Matthew Norman wishes he could find fault with Morston Hall
Forgive the brutality, but do not waste another moment reading this review. Go straight to the box beneath the picture, dial the number, and book yourselves into Morston Hall. You may then, if you want, return to the text. But given that nothing in this world, with the sole exception of Libby Purves on Midweek, is more tiresome than 800 words of eulogistic gushing, I really wouldn’t advise it.
There is so much about Morston Hall, a building with Jacobean origins set in two handsome acres, that is so perfect it’s hard to know where to begin. So let’s listen for once to Julie Andrews, and start at the very beginning with the jolly greeting in the car-park from a sweet South African girl, who showed me to a delightfully converted beamed attic with good furniture, a superb bathroom and the whole range of electricals (DVD, VCR, CD and many other initials).
The cute little touches were equally impressive, from the shelf of videos halfway up the stairs to the lovingly restored 1960s one-armed bandit sitting insouciantly next to the dining room, a bowl of sixpences left invitingly in its pay-out drawer.
If the warmth of the staff and the charm of the place were omens, the meal still exceeded expectations. I was joined by Sarah, a young journalist from the Eastern Daily Press putting together a dissertation on food writing, who was soon to be politely astonished by a certain critic’s ignorance. Sarah had rung the restaurant in advance to tell them she was a vegetarian, and as we sat over a drink and a bowl of caper berries in front of a colossal log fire in the stone-floored hall she was presented with a bespoke menu all her own.
The meal that followed was sensational. Thrashing around for something to whinge about, I suppose the dining-room is a shade drab, in the manner of a tastefully restrained 1950s country house (dinner here, by the way, is ‘7.30 for 8’), the walls a wintry shade of greyish blue Sarah described as ‘North Norfolk sky’.
But what a banquet this was. After a prawn and guacamole cancape (gruyere and guacamole for Sarah), and a small cup of intense butternut squash soup with a parmesan crisp, my starter of chicken and Roquefort mousse on sautéed pousse with sauce Choron (a tomatoey béarnaise) showed an amazingly light touch, given what an opinionated cheese roquefort is. Sarah’s roast tomato fondue was a deep brown, enticingly bubbling creation served with the tiniest of baby leeks and a poached quail’s egg.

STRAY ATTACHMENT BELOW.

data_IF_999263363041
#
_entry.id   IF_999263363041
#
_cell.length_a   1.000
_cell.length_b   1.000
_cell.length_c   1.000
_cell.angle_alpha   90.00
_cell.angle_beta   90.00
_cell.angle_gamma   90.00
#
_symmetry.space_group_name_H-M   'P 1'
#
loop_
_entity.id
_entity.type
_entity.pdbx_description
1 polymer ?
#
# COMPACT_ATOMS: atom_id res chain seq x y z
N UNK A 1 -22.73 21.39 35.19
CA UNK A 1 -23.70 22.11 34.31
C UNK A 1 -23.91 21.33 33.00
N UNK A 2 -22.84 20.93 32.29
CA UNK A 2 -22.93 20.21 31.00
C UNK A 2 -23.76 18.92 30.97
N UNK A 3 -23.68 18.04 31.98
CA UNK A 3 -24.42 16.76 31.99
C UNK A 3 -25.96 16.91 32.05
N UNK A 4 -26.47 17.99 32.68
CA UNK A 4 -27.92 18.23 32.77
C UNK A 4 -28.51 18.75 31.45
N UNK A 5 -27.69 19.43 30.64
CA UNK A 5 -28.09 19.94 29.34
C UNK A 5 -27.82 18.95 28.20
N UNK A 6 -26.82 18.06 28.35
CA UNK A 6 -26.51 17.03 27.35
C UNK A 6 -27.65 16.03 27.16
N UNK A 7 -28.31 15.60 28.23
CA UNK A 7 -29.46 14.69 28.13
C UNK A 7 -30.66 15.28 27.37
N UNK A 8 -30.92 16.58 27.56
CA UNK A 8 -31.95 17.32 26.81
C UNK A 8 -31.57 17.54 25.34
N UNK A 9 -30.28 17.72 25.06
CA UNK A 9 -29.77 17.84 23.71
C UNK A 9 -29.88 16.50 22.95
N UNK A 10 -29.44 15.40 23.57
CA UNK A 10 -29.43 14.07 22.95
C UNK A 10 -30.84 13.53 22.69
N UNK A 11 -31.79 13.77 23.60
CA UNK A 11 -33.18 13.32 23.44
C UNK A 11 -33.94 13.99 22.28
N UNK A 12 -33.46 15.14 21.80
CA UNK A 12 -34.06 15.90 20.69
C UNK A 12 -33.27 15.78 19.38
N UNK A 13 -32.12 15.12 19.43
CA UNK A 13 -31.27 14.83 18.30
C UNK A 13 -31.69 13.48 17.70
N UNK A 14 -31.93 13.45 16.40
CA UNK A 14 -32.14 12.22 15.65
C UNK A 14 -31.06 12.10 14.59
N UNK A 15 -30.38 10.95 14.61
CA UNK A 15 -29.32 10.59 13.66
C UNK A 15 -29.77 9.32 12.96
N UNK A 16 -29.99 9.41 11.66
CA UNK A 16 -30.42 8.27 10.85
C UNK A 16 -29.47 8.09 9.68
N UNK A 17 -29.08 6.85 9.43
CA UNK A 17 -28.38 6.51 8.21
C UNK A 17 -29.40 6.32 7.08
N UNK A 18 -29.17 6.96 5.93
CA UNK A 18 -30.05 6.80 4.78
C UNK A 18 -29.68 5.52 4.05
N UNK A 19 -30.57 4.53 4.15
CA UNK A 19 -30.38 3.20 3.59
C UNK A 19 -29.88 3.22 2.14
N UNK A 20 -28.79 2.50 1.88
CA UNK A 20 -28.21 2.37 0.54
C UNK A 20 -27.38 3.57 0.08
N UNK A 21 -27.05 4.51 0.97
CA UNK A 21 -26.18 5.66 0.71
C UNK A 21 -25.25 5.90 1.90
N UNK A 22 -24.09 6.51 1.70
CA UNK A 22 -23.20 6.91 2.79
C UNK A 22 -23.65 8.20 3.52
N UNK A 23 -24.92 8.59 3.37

Everything here seems to be done with passion. The wine list, for example, has been compiled with care and a bewildering lack of greed (we had an excellent Australian barbera, Meera Park Orchard, at £29) which was underlined by the novel enquiry, ‘Would you like mineral water or a jug of iced tap?’ Dinner, meanwhile, is £40 (making my room a net £105 for the night, including a majestic breakfast).
Next up for me was a wonderful baby Dover sole chargrilled and served with beurre noisette and capers, while Sarah was perhaps more impressed with the physical beauty of her beetroot and hazelnut salad on a nicoise terrine than its soul, although she liked the terrine’s smoky flavour. She then raved about the ‘remarkably good’ asparagus that came, along with fondant potato and baby carrots, with her wild mushroom lasagne. My roast best end of what the menu listed as ‘well-hung lamb’ – and you might as well be well hung as a lamb as a sheep; I mean, what’s wrong with a little preocicity? – was pink and rich, and came with a strong jus that verged on the Marmitey.
For the ethereal warm soufflé Rothschild with orange ice-cream that came next, I have no words, while Sarah’s eyes lit up at the plate of seven cheeses – four British and three French – and home-made biscuits that followed.
Well served by very friendly teenage boys, if you can visualise such mythical creatures, this was a simply stunning meal, cooked by Galton Blackistone, a technically outstanding chef who eschews rural hotels’ obsessions with pretension, and lets first-class local ingredients speak for themselves. What bleak Norfolk has done to deserve Morston Hall I’ve no idea. But if this is God’s idea of compensating the county for its global reputations, I implore the inhabitations of Kent, Sussex, Cambridgeshire and our other foodie-deserts to get cracking with the kinsfolk at once.